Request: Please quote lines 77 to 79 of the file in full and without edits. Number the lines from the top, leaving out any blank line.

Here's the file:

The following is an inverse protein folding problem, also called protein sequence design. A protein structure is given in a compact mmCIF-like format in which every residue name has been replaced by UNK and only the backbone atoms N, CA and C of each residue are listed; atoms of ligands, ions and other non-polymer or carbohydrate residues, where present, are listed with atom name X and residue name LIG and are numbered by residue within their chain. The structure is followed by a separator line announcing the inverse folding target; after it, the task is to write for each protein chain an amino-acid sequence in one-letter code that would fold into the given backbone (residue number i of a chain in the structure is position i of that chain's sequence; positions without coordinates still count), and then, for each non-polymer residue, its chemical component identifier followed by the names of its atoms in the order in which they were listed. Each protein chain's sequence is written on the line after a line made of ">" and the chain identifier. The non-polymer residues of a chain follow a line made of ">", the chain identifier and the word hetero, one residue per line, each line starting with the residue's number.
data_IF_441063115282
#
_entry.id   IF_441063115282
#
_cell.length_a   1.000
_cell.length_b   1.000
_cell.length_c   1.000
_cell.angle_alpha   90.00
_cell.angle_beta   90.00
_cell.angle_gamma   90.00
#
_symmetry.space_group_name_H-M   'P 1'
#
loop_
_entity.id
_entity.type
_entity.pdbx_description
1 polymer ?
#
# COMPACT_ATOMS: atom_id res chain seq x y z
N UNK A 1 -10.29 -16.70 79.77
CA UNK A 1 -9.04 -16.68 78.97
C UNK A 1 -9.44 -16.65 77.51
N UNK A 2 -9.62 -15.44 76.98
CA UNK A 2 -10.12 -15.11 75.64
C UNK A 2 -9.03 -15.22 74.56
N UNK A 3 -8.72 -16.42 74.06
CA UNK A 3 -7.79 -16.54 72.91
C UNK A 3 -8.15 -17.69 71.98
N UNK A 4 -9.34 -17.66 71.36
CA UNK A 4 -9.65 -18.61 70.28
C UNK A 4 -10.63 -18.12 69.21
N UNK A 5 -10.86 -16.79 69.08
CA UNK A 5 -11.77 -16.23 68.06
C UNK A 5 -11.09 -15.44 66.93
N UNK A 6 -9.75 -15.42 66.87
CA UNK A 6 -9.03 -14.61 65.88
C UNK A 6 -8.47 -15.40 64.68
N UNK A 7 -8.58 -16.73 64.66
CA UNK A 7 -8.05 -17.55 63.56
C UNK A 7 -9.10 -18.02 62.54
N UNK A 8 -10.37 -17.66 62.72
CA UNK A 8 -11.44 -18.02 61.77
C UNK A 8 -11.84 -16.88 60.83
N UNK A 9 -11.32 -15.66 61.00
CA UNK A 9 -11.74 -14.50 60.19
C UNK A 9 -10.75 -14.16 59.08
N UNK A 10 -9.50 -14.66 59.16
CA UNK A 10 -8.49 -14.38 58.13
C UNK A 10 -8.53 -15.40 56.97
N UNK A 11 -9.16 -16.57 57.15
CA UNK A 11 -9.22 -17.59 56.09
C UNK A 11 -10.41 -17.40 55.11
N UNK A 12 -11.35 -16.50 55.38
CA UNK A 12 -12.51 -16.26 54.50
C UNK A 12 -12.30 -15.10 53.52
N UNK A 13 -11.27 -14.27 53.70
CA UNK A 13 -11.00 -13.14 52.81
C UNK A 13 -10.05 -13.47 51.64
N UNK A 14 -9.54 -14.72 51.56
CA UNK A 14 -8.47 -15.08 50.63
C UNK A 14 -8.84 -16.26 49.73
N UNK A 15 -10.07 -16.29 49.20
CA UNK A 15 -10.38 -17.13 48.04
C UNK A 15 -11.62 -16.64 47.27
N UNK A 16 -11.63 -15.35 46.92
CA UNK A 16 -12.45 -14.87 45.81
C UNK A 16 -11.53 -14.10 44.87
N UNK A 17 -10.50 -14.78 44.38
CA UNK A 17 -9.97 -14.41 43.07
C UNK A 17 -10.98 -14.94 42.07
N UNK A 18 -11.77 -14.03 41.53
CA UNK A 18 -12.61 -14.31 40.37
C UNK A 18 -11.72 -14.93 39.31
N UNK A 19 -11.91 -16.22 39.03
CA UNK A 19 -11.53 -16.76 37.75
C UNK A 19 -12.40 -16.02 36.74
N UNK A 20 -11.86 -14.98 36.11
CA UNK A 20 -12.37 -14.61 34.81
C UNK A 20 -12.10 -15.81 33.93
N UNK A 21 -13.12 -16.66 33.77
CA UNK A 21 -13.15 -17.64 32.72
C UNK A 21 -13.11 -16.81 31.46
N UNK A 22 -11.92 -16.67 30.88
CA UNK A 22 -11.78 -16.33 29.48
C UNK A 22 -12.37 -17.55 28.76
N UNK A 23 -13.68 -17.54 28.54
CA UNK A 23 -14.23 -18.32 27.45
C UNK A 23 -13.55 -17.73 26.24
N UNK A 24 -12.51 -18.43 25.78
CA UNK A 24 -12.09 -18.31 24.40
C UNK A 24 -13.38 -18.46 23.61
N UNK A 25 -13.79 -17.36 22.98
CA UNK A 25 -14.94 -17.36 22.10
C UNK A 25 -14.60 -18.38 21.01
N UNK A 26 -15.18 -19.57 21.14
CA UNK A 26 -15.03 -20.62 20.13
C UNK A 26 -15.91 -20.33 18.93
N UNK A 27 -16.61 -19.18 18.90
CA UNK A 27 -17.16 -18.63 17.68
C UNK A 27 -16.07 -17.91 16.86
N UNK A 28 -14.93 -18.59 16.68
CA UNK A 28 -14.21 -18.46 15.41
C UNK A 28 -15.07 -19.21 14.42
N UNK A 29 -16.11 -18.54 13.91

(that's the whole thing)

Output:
CA UNK A 19 -11.53 -16.76 37.75
C UNK A 19 -12.40 -16.02 36.74
N UNK A 20 -11.86 -14.98 36.11